July 31, 2009
Jon & Kate: In some editions of today's Calendar section, due to a production error, there is an empty space where a photograph should be to accompany a story about new episodes of "Jon & Kate Plus Eight" returning to TLC.
March 31, 2012 |
Office landlords can expect to see gradual improvement in tenant demand for space this year, but employers will continue to be cautious about expanding, a real estate brokerage said. The office sector of real estate will be bolstered by the improving economy, which should drive more purchases of buildings by investors, Marcus & Millichap reported. Based on its research, the brokerage expects office-using employers to create about 720,000 jobs in the U.S in 2012, a 30% increase over last year.
CALIFORNIA | LOCAL
October 27, 1996
Re "Hearing for Golf Course Plan Is Today," Oct. 9. I attended the public hearing discussing whether or not to build a golf course in environmentally heavy Big Tujunga Wash. And let me tell you, big business won! There were too many suits and ties at that hearing. Suits and ties fly airplanes, and when they see a large, empty space in Southern California, they get very excited. "Hey, we've got to build something down there." When the plane lands, it's time for the concrete. The Big Tujunga Wash should stay the way it is for the next thousand years, say the state Department of Fish and Game and the Army Corps of Engineers.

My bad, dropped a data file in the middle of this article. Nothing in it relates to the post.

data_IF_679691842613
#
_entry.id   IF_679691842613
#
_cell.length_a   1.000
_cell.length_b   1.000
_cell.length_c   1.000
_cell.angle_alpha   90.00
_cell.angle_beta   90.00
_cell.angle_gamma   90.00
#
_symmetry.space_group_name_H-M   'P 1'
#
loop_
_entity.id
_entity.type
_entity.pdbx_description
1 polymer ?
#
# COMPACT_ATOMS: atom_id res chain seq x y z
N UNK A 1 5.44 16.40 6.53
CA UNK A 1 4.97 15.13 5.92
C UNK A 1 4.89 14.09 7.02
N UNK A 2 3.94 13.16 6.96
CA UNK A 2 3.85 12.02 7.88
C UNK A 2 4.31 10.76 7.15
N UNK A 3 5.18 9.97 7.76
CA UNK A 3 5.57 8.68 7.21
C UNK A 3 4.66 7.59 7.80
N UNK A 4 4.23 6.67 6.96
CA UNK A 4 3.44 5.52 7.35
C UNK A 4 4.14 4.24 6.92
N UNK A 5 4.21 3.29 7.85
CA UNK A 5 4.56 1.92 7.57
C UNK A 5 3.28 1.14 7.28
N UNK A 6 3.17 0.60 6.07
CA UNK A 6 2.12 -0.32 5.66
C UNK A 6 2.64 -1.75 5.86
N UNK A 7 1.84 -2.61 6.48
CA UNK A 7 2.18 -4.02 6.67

July 1, 1989
With regard to your recent article on the National Endowment for the Arts (Calendar, June 23), I am the author of the one-word poem, misprinted in your article without acknowledgment, that was the focus of the 1969 NEA/Congressional ruckus. For the record, the poem should appear--ideally in the center of an empty space--as follows: lighght Should any of your readers be interested in the extraordinary literary and fiscal history of this work, allow me to refer them to my own article, with an introduction by George Plimpton, in the August 1981 issue of Mother Jones, entitled "The Most Expensive Word in History."
January 28, 2001 |
"If there was no empty space," wrote Lucretius, "everything would be one solid mass." In championing the concept of empty space, what the ancients called "the void," Lucretius was going against the grain of mainstream Greco-Roman thinking; most scholars of the ancient Western world agreed with Aristotle that the very idea of nothingness was an abomination.
March 25, 2001 |
God is that which nothing is greater than. So, in essence, goes Anselm's famous proof of God's existence. According to the 11th-century saint, the deity was that entity of which nothing more perfect could possibly be conceived. Throughout the Middle Ages, Anselm's argument carried enormous weight, but even in its heyday, this seemingly impregnable logic was the source of much vexation.